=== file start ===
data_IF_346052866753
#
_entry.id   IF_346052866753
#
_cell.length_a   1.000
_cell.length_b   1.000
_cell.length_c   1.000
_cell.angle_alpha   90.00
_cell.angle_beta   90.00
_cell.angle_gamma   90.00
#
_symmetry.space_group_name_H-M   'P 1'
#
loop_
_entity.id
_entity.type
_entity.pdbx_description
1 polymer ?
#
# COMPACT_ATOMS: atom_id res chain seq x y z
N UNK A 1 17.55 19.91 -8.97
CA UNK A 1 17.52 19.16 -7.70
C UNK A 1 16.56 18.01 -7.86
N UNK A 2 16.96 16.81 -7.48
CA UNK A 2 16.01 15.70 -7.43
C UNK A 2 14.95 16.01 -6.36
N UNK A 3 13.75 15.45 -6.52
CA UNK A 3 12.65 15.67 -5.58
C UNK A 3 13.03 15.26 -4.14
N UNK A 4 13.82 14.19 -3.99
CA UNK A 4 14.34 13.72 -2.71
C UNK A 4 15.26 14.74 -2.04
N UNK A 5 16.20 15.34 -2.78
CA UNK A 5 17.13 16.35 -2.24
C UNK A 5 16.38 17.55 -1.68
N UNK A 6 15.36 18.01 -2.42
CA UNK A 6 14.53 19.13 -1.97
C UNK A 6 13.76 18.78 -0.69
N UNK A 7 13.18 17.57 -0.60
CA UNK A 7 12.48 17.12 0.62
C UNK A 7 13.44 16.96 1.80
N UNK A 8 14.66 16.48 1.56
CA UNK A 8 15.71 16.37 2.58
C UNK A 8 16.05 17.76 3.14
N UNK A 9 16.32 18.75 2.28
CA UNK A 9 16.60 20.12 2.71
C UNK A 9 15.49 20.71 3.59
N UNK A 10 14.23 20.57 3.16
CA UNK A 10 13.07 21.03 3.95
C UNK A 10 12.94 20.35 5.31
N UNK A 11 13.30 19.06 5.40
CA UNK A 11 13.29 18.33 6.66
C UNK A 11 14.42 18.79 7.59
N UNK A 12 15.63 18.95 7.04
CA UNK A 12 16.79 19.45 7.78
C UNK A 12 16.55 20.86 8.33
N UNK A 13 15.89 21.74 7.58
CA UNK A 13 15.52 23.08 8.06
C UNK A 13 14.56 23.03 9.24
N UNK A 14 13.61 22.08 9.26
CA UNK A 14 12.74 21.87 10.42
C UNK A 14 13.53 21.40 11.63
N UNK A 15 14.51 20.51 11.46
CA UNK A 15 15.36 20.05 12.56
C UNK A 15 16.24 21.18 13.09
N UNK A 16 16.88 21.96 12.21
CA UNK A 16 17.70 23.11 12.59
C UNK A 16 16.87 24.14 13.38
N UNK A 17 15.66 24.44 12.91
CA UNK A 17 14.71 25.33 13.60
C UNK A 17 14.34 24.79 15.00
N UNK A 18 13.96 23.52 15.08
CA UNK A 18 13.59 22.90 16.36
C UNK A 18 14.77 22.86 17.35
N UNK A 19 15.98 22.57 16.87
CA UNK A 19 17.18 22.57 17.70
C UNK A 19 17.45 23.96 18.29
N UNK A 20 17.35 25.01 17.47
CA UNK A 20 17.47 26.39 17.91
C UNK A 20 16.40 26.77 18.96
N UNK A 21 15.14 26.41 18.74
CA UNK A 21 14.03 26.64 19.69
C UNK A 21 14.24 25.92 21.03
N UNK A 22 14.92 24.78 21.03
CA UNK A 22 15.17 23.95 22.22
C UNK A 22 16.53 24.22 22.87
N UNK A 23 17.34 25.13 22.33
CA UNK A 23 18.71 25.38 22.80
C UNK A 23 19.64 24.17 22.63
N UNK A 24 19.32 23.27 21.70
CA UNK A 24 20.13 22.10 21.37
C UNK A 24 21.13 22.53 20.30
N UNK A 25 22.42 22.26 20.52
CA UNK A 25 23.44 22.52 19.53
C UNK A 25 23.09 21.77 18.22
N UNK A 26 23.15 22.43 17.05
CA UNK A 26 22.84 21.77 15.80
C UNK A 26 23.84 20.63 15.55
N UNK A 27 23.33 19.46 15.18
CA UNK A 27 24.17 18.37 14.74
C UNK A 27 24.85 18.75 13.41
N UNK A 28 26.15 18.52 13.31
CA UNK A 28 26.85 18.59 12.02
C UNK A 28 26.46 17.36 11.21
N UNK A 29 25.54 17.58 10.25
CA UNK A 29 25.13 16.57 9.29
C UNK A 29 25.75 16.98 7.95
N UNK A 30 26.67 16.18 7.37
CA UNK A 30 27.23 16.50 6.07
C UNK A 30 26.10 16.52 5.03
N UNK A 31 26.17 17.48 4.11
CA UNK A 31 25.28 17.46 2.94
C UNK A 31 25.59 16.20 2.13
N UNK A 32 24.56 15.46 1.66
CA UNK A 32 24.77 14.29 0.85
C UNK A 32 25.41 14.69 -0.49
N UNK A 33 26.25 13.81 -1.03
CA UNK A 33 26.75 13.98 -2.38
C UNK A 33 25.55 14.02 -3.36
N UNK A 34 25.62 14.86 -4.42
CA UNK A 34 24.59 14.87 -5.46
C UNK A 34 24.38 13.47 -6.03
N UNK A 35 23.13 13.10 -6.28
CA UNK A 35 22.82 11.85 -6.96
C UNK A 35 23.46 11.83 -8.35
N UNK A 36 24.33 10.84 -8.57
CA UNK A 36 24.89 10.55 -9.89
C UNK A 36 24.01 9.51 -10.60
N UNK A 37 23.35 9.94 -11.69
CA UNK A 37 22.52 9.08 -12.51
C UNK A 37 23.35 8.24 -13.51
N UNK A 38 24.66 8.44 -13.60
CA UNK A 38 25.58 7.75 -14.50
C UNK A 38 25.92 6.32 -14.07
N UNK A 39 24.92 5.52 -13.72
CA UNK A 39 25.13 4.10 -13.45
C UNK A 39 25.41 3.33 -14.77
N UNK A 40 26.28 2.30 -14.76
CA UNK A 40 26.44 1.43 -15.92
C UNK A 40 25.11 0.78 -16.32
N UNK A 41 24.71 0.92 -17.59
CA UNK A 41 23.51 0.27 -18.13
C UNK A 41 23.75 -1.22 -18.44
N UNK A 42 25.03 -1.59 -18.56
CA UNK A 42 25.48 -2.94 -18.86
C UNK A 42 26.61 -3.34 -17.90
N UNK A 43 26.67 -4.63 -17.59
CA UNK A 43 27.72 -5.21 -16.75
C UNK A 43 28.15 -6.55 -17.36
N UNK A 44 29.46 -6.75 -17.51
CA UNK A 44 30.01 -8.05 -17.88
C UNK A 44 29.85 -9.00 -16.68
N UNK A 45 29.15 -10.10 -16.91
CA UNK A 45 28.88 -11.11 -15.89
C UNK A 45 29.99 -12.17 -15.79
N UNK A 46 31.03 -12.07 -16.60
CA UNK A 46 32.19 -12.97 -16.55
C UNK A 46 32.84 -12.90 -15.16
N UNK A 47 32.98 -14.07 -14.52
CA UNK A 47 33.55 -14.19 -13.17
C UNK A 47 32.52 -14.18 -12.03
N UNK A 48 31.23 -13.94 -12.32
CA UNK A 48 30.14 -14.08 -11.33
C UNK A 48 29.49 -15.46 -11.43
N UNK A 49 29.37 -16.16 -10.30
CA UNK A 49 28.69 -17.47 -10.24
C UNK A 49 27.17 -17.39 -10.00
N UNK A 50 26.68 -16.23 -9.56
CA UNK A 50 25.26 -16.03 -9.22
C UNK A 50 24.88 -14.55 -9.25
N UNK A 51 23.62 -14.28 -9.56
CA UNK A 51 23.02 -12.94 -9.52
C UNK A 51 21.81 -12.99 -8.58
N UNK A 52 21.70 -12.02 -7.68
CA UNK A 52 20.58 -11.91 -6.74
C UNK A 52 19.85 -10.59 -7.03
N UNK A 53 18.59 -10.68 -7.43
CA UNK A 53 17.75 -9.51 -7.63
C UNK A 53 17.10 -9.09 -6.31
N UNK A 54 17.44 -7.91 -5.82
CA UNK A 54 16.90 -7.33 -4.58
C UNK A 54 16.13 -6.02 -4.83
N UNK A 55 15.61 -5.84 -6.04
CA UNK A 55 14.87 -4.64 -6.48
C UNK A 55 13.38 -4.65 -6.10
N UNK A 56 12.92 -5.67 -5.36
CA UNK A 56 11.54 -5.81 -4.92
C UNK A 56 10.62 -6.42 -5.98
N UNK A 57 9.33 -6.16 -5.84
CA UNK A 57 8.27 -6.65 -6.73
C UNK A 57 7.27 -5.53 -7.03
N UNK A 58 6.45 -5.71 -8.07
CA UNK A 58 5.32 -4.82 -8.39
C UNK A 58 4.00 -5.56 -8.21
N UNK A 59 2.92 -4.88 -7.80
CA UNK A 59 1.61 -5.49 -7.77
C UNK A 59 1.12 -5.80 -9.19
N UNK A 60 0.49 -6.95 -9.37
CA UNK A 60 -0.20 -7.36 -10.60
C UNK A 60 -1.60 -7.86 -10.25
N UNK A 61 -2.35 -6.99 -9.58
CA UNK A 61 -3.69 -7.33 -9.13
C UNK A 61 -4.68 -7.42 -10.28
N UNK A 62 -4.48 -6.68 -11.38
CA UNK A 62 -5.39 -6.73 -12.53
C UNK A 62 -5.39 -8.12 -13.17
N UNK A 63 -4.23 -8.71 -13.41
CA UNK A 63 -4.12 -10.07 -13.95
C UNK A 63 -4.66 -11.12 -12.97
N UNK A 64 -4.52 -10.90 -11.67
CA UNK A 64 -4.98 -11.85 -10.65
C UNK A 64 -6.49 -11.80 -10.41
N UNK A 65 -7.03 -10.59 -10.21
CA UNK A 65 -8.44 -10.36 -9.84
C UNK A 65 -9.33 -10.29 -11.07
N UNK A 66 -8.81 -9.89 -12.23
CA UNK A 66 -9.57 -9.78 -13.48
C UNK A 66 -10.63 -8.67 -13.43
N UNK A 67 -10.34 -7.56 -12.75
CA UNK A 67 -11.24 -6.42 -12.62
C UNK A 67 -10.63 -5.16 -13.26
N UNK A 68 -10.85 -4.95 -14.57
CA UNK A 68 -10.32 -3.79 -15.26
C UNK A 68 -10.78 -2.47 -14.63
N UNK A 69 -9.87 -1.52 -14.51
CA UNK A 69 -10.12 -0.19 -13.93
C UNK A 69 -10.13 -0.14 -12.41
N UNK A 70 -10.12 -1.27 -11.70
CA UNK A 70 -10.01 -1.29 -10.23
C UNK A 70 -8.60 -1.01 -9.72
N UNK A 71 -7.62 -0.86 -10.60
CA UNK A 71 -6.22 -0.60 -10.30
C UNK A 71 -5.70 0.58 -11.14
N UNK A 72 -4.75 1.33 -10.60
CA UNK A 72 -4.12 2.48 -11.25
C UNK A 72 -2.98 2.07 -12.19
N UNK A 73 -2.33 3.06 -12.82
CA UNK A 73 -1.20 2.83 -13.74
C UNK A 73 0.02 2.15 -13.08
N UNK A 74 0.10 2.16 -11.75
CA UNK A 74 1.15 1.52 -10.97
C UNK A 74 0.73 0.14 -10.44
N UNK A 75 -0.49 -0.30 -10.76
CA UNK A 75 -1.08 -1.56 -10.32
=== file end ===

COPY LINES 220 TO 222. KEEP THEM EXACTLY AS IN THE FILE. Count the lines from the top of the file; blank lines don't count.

CA UNK A 67 -11.24 -6.42 -12.62
C UNK A 67 -10.63 -5.16 -13.26
N UNK A 68 -10.85 -4.95 -14.57